Discussion Raptor Lake Build Thread

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shorty1111

Junior Member
Jun 21, 2017
23
9
81
@shorty1111, you should run Aida64 memory and cache benchmark because if your cache is downclocked and undervolted like that it will affect the performance of the entire CPU.

It could also be why you're getting such low power draw despite setting PL values to 235w.
aha sure! ill try aida64 :D and ill try also to reset cache to default !!! ty !!!
 

shorty1111

Junior Member
Jun 21, 2017
23
9
81
I went ahead and ordered the Thermaltake contact plate. As advertised it did lower my temps about 6C. It allowed me to increase power from 175 to 200 watts while holding temps at 80C max.
niiice, im thinking of doing the same but im scared XD also im looking to get EK waterloop..
 

NGruia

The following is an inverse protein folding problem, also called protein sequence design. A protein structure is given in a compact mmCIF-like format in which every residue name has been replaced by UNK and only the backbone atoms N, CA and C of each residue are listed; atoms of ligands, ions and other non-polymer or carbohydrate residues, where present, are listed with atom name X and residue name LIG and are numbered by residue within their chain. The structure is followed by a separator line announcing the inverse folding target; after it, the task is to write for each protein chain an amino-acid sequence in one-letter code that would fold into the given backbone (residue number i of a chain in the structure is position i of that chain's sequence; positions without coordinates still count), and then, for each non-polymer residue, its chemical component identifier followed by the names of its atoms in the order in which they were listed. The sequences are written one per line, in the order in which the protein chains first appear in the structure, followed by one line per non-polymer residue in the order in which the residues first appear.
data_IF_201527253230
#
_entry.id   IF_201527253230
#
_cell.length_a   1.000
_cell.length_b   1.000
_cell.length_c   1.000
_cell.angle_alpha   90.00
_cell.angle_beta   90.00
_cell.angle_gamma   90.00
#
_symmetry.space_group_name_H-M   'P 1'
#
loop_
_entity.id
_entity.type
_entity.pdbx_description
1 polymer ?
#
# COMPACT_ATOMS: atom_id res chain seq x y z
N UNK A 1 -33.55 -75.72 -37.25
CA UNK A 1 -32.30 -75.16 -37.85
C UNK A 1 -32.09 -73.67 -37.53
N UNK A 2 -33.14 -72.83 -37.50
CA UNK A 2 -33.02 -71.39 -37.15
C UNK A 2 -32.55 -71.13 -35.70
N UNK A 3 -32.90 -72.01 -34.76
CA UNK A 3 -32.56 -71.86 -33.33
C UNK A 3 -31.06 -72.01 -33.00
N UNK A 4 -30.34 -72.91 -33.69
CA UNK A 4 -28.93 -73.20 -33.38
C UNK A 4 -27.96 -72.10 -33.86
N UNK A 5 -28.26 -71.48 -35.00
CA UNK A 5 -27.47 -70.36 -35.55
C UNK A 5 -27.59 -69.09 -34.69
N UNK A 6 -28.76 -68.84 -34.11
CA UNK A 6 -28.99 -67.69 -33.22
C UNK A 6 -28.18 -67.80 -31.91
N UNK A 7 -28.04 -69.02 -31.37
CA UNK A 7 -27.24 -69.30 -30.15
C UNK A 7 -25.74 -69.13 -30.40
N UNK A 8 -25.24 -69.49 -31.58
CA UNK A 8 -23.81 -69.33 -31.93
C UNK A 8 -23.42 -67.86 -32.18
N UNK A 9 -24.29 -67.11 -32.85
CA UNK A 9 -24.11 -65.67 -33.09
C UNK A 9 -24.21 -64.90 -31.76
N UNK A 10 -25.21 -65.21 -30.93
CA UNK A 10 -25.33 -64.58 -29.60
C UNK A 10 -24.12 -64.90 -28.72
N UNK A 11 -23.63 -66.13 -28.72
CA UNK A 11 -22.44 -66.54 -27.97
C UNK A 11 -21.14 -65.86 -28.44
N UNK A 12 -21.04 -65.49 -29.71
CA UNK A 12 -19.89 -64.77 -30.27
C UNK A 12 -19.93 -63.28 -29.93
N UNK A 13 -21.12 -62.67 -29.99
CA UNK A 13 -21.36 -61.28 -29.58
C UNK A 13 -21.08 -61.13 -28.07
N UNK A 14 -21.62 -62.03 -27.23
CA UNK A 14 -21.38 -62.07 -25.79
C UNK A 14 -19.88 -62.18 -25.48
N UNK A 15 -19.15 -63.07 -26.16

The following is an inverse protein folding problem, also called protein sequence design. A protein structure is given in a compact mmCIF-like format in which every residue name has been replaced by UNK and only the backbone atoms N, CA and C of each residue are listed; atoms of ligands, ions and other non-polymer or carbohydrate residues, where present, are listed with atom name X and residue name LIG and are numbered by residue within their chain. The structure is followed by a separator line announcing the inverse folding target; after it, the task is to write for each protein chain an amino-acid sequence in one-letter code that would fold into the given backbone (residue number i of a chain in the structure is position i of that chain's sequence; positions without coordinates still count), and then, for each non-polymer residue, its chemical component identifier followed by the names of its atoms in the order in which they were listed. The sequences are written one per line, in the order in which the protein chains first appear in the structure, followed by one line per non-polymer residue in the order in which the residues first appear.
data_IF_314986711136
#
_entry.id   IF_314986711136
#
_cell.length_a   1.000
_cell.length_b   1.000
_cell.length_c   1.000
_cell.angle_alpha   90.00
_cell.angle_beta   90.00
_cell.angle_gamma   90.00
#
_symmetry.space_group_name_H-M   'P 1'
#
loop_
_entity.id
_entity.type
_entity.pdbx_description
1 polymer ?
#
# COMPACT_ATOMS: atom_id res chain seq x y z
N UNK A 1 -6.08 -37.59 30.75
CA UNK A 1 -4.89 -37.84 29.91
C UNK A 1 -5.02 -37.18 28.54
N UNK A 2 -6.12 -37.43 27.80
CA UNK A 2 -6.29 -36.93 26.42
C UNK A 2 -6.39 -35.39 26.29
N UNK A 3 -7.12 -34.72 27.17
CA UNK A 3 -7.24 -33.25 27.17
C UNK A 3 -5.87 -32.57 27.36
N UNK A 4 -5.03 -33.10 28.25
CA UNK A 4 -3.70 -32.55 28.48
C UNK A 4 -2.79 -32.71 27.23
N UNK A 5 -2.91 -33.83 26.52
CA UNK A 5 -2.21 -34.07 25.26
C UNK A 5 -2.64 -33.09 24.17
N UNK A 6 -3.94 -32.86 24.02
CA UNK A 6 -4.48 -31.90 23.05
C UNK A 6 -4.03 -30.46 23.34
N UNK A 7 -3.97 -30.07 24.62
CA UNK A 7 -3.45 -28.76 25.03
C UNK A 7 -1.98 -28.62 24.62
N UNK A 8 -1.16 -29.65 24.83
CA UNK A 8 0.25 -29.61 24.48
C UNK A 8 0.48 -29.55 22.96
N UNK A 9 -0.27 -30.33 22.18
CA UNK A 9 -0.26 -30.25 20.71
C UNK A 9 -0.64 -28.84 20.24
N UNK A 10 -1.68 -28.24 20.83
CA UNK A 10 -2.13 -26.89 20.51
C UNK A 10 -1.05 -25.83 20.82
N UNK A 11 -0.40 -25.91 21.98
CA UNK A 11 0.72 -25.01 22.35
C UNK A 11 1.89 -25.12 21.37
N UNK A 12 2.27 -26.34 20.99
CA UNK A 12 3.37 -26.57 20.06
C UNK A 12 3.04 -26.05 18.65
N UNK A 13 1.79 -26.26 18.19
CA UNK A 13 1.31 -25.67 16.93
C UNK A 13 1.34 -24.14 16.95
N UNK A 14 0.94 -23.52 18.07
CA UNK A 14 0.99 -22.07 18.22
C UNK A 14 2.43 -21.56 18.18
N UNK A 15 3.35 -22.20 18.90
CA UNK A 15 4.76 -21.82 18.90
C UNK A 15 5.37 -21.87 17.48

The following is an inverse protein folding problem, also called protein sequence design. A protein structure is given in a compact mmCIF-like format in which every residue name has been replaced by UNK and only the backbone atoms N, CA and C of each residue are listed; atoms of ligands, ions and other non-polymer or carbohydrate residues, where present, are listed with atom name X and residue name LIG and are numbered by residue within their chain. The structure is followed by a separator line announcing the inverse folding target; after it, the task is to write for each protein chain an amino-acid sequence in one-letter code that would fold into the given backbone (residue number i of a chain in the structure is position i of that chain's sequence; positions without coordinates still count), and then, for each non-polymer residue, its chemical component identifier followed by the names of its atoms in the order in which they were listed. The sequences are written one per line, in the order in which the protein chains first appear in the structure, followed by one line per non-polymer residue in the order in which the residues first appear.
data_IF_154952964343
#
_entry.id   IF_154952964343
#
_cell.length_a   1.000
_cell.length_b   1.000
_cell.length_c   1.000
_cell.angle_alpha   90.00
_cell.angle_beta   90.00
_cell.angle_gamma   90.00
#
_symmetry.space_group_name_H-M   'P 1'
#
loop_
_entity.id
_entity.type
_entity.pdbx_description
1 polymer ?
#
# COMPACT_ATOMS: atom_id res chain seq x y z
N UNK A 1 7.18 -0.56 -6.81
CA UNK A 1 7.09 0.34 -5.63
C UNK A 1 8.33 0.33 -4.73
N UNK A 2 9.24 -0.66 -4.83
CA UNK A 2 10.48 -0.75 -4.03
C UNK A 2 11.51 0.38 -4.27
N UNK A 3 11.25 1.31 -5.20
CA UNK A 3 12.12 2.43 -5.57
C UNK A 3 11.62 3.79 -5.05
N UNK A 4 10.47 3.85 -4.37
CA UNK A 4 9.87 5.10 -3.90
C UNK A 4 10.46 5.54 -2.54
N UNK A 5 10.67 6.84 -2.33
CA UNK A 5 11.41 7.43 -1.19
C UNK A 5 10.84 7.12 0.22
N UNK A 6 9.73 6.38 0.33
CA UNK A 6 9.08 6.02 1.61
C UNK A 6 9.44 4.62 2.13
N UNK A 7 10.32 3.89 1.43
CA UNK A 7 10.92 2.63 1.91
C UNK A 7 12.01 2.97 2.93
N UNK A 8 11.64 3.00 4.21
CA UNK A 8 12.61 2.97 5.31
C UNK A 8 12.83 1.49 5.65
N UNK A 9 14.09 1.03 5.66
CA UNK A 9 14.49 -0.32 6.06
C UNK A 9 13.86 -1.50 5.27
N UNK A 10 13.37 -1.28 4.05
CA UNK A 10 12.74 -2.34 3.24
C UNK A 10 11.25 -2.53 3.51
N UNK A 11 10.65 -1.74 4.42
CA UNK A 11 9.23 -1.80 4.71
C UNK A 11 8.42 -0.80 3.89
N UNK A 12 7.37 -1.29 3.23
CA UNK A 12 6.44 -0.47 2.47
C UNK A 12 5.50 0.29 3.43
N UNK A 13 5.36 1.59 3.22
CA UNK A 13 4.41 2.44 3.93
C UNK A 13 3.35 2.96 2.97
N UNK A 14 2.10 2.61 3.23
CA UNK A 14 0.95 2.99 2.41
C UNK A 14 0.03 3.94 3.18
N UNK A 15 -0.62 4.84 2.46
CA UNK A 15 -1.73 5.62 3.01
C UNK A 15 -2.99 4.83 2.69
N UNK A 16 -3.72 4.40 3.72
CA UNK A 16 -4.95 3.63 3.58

Junior Member
Apr 29, 2019
12
11
51
Tried EK WB 240mm ARGB. Completely overwhelmed 101 Celsius Package, 100 core. Even with 4x120 Noctua iPPC 2000 rpm, push- pull.
360mm maybe...
 

NGruia

Junior Member
Apr 29, 2019
12
11
51
About 240W but with Enermax DF Storm 2x120mm. Beats Noctua 140mm iPPC 3000 rpm in sound levels.
220 W with Noctua 2x120 mm iPPC 2000 rpm, 240W with 4x Noctua.
Max temp 97 Celsius....
 

shorty1111

Junior Member
Jun 21, 2017
23
9
81
i was thinking of getitng 3000prm fans, instead of 1700 that i have atm for AIO. and my case fans are 1000rpm.. i think i can get lower temps if i change fans :D
 

Hulk

Diamond Member
Oct 9, 1999
3,695
1,299
136
All CPU cooling tests should be performed with a 13900K. Not that it's an honor by any means but it generally has the capability to push any non-custom loop cooler to the limit.
 

Kocicak

Senior member